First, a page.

Why would Windows 7 customers spend $120 more for BitLocker?
The fact that Microsoft will continue to offer consumers multiple versions of Windows when the company's new Windows 7 premieres on October 22, continues to stick in the craw of many who doubt there's any real demand for a less-than-complete edition of the operating system. Retailers continue to require a three-tier marketing approach, although Microsoft's choice of the name "Home Premium" this time around to refer to the lesser of its good/better/best tiers, continues to raise eyebrows.
But the questions about what's so Ultimate about "Ultimate" have only resounded more loudly, especially after CNET's Ina Fried brought the issue to a head early this morning. Since the only two differences that Microsoft's Web page mentioned between the Professional and Ultimate editions are the inclusion of BitLocker drive encryption and the multiple language pack (typically included with Windows' business licenses), prospective customers are asking what it is that makes Ultimate really worth $120 more than Professional.
One of the questions from a customer on Microsoft's own Web site reads, "So first we Vista Ultimate users pay a huge price for a Vista version that is not in any way worth the money and now we have to pay a even more for an upgrade? WTF? At least make the Ultimate upgrade cost as much as the Professional upgrade. Otherwise it's like double tax!"
Betanews asked Microsoft this afternoon, what are the extra features of Windows 7 Ultimate that will justify the extra investment on the part of everyday consumers? "For customers who 'want it all' and customers who want enhanced security features such as BitLocker that are in Windows 7 Enterprise Edition, we offer the Ultimate SKU," a company spokesperson responded to us today.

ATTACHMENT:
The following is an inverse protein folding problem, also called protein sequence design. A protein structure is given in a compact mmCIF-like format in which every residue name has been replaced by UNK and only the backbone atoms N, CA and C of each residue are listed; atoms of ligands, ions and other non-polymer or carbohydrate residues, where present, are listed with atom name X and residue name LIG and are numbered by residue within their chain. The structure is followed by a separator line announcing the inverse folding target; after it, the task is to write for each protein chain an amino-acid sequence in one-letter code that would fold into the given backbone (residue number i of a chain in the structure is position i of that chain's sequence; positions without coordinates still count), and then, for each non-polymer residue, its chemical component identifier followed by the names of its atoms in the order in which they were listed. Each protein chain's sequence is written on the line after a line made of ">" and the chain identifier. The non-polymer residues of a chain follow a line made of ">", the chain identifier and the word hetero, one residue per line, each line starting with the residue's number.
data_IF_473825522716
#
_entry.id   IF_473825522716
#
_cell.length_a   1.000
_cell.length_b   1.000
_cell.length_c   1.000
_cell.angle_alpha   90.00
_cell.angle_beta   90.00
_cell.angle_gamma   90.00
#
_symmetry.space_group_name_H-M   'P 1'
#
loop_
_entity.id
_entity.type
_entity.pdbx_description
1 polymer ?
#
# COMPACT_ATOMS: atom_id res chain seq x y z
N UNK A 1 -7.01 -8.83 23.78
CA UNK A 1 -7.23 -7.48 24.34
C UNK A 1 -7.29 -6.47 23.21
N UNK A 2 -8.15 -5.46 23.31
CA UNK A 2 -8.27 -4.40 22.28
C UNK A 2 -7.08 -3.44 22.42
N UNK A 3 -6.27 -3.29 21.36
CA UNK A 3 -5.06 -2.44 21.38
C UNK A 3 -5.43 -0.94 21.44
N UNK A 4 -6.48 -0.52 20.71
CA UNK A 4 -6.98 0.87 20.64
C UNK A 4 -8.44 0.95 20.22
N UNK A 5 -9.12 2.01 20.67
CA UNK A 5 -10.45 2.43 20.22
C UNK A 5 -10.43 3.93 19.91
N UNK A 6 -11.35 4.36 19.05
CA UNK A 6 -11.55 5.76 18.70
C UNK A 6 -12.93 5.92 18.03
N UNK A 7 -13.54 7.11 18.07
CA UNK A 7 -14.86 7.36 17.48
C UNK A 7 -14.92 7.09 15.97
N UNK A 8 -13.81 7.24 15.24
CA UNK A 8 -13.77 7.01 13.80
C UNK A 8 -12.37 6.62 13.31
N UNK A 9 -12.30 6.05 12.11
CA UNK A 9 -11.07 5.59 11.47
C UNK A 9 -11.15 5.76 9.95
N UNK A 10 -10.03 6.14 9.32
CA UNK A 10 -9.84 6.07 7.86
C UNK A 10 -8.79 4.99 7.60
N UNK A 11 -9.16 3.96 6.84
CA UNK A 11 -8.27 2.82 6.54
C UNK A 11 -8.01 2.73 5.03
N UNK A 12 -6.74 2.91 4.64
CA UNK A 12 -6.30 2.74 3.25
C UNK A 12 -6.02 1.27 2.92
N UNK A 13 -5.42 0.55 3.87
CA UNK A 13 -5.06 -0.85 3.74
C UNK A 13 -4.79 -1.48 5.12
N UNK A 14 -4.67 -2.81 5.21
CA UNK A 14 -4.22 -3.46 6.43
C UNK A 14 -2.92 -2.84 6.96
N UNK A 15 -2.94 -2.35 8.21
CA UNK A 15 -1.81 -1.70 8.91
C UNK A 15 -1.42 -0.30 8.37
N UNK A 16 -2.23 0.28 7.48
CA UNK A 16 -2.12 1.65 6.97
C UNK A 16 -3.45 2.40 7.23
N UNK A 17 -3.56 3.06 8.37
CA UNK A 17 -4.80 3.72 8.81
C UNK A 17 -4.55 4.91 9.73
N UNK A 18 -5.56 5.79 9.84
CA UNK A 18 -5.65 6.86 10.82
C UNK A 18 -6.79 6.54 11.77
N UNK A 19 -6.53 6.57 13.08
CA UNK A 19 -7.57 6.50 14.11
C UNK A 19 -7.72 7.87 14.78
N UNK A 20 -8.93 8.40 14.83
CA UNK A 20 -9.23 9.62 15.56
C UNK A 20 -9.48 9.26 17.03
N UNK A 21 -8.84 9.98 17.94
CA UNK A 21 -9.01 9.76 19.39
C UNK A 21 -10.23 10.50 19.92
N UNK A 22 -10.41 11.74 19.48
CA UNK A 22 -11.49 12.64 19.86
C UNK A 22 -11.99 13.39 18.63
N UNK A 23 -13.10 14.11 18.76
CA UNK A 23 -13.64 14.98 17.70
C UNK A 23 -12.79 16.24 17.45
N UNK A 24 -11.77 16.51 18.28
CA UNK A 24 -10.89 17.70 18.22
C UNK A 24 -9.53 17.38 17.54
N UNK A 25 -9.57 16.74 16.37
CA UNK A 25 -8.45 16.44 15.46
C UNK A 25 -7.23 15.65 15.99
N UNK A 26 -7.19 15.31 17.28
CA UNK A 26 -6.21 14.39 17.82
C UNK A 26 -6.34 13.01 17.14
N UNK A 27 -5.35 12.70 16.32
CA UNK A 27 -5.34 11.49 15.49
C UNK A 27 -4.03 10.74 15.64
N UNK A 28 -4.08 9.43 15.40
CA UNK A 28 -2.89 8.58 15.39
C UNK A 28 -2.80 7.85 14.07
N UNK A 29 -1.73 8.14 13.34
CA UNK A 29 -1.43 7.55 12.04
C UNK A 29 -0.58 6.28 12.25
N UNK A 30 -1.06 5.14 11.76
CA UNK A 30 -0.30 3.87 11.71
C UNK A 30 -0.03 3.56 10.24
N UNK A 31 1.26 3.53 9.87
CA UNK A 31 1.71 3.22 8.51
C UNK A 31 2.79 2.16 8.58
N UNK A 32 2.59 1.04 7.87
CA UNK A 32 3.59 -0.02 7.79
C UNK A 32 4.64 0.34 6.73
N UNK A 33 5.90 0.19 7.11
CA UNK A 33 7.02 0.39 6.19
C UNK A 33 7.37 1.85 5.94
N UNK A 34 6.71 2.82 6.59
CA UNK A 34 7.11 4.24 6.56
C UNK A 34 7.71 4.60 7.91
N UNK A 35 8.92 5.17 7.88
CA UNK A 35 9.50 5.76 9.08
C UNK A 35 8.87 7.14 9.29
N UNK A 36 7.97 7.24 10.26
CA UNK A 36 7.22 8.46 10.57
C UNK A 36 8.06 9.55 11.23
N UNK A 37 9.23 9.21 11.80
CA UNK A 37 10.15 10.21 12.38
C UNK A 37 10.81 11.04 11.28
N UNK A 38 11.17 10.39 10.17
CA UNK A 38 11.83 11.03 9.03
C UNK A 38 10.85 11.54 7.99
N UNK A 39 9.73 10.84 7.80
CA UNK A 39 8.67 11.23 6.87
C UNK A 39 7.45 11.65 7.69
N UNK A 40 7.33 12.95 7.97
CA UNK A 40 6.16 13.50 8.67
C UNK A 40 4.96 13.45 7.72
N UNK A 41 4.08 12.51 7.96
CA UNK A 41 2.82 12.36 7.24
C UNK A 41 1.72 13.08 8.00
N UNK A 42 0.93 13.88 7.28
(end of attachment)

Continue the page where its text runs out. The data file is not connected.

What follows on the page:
"An important thing to keep in mind with Ultimate is that it is a very niche SKU," the spokesperson remarked to Betanews, "and Microsoft anticipates most consumers will run Home Premium -- which is why this is the SKU that is the most discounted compared with Windows Vista pricing...That said, when you have a customer base of more than one billion, two SKU options can't satisfy all of their varied needs."
The standard upgrade price for the Windows 7 Professional SKU is $199.99, but under the terms of a pre-order discount program expected to expire on Sunday, July 11, Microsoft is knocking $100 off that upgrade price, for a total $200 discount from Professional's full retail MSRP of $299.99. No similar discounts are being offered for Win7 Ultimate, and its upgrade price is essentially unchanged (except for ending in .99 rather than .95) from the Vista Ultimate upgrade price.
There actually are several features in Ultimate that are brought over from the Windows 7 Enterprise SKU, that are not to be found in Professional. Their usefulness in a typical consumer-oriented home setting, however, may be extremely limited. For example, AppLocker is designed to provide administrators with a group policy tool for specifying explicit rules for which applications can be run in the OS environment and which cannot. BranchCache enables users of corporate intranets to retrieve files and other data from locally stored caches that are nearer to the client, in networks managed by Windows Server 2008 R2. And DirectAccess is a phenomenal new feature that enables a Windows client to access a company network directly (again using WS2K8 R2), by way of a secure IPsec connection, without having to rely on anyone's VPN scheme, without any tunneling, and without having to sacrifice the client's own local network or homegroup connection.
These are all wonderful features indeed, but try explaining them to the fellow who's considering Ultimate as a platform for World of Warcraft. He may actually never use them -- he may "want it all," but he'll probably discover he doesn't need it all.
Does that mean this customer would fall outside the "niche" of Ultimate buyers to whom our Microsoft spokesperson referred this afternoon? The company's response to us today would appear to say, yes.